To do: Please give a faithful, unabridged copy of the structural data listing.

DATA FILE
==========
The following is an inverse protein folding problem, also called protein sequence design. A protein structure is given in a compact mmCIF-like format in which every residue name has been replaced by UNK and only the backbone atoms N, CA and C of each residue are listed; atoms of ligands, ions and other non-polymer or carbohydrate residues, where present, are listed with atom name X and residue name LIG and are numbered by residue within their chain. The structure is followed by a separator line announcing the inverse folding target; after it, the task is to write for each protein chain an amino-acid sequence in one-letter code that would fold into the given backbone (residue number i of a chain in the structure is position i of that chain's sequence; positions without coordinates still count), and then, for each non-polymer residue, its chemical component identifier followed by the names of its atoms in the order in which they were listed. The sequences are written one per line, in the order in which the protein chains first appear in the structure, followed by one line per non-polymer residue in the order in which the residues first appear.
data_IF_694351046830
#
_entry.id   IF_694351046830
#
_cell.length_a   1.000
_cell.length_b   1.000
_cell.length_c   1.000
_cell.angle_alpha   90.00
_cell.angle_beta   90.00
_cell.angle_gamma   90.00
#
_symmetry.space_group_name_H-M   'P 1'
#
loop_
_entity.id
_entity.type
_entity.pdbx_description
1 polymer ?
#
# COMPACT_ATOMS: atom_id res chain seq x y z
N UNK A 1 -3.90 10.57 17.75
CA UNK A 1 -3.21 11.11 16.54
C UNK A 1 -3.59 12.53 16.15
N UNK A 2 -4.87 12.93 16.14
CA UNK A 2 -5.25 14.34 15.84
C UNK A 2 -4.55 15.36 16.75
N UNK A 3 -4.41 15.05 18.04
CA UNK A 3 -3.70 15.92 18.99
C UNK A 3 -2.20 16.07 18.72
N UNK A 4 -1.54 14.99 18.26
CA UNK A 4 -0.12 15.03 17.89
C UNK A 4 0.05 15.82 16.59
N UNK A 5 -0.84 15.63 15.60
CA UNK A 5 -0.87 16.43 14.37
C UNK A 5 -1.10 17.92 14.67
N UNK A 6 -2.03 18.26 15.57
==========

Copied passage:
The following is an inverse protein folding problem, also called protein sequence design. A protein structure is given in a compact mmCIF-like format in which every residue name has been replaced by UNK and only the backbone atoms N, CA and C of each residue are listed; atoms of ligands, ions and other non-polymer or carbohydrate residues, where present, are listed with atom name X and residue name LIG and are numbered by residue within their chain. The structure is followed by a separator line announcing the inverse folding target; after it, the task is to write for each protein chain an amino-acid sequence in one-letter code that would fold into the given backbone (residue number i of a chain in the structure is position i of that chain's sequence; positions without coordinates still count), and then, for each non-polymer residue, its chemical component identifier followed by the names of its atoms in the order in which they were listed. The sequences are written one per line, in the order in which the protein chains first appear in the structure, followed by one line per non-polymer residue in the order in which the residues first appear.
data_IF_694351046830
#
_entry.id   IF_694351046830
#
_cell.length_a   1.000
_cell.length_b   1.000
_cell.length_c   1.000
_cell.angle_alpha   90.00
_cell.angle_beta   90.00
_cell.angle_gamma   90.00
#
_symmetry.space_group_name_H-M   'P 1'
#
loop_
_entity.id
_entity.type
_entity.pdbx_description
1 polymer ?
#
# COMPACT_ATOMS: atom_id res chain seq x y z
N UNK A 1 -3.90 10.57 17.75
CA UNK A 1 -3.21 11.11 16.54
C UNK A 1 -3.59 12.53 16.15
N UNK A 2 -4.87 12.93 16.14
CA UNK A 2 -5.25 14.34 15.84
C UNK A 2 -4.55 15.36 16.75
N UNK A 3 -4.41 15.05 18.04
CA UNK A 3 -3.70 15.92 18.99
C UNK A 3 -2.20 16.07 18.72
N UNK A 4 -1.54 14.99 18.26
CA UNK A 4 -0.12 15.03 17.89
C UNK A 4 0.05 15.82 16.59
N UNK A 5 -0.84 15.63 15.60
CA UNK A 5 -0.87 16.43 14.37
C UNK A 5 -1.10 17.92 14.67
N UNK A 6 -2.03 18.26 15.57